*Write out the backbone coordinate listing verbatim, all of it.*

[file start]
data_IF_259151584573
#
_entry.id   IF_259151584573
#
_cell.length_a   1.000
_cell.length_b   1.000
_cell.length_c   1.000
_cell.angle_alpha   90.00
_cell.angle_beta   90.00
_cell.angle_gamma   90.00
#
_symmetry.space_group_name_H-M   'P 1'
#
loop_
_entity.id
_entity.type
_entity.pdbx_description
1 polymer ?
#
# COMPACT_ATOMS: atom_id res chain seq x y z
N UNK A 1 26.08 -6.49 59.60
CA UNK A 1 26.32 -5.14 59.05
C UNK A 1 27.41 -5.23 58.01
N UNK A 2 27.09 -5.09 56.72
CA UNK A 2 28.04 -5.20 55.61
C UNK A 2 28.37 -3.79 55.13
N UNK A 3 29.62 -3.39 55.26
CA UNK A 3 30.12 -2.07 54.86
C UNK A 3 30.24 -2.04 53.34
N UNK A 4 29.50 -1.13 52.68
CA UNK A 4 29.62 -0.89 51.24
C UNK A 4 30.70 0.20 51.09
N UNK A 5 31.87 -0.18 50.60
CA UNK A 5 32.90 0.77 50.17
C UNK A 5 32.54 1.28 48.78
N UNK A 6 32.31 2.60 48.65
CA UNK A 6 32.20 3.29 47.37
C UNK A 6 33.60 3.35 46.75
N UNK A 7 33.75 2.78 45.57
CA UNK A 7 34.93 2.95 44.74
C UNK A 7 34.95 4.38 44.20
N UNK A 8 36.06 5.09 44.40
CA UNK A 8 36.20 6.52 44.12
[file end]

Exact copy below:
data_IF_259151584573
#
_entry.id   IF_259151584573
#
_cell.length_a   1.000
_cell.length_b   1.000
_cell.length_c   1.000
_cell.angle_alpha   90.00
_cell.angle_beta   90.00
_cell.angle_gamma   90.00
#
_symmetry.space_group_name_H-M   'P 1'
#
loop_
_entity.id
_entity.type
_entity.pdbx_description
1 polymer ?
#
# COMPACT_ATOMS: atom_id res chain seq x y z
N UNK A 1 26.08 -6.49 59.60
CA UNK A 1 26.32 -5.14 59.05
C UNK A 1 27.41 -5.23 58.01
N UNK A 2 27.09 -5.09 56.72
CA UNK A 2 28.04 -5.20 55.61
C UNK A 2 28.37 -3.79 55.13
N UNK A 3 29.62 -3.39 55.26
CA UNK A 3 30.12 -2.07 54.86
C UNK A 3 30.24 -2.04 53.34
N UNK A 4 29.50 -1.13 52.68
CA UNK A 4 29.62 -0.89 51.24
C UNK A 4 30.70 0.20 51.09
N UNK A 5 31.87 -0.18 50.60
CA UNK A 5 32.90 0.77 50.17
C UNK A 5 32.54 1.28 48.78
N UNK A 6 32.31 2.60 48.65
CA UNK A 6 32.20 3.29 47.37
C UNK A 6 33.60 3.35 46.75
N UNK A 7 33.75 2.78 45.57
CA UNK A 7 34.93 2.95 44.74
C UNK A 7 34.95 4.38 44.20
N UNK A 8 36.06 5.09 44.40
CA UNK A 8 36.20 6.52 44.12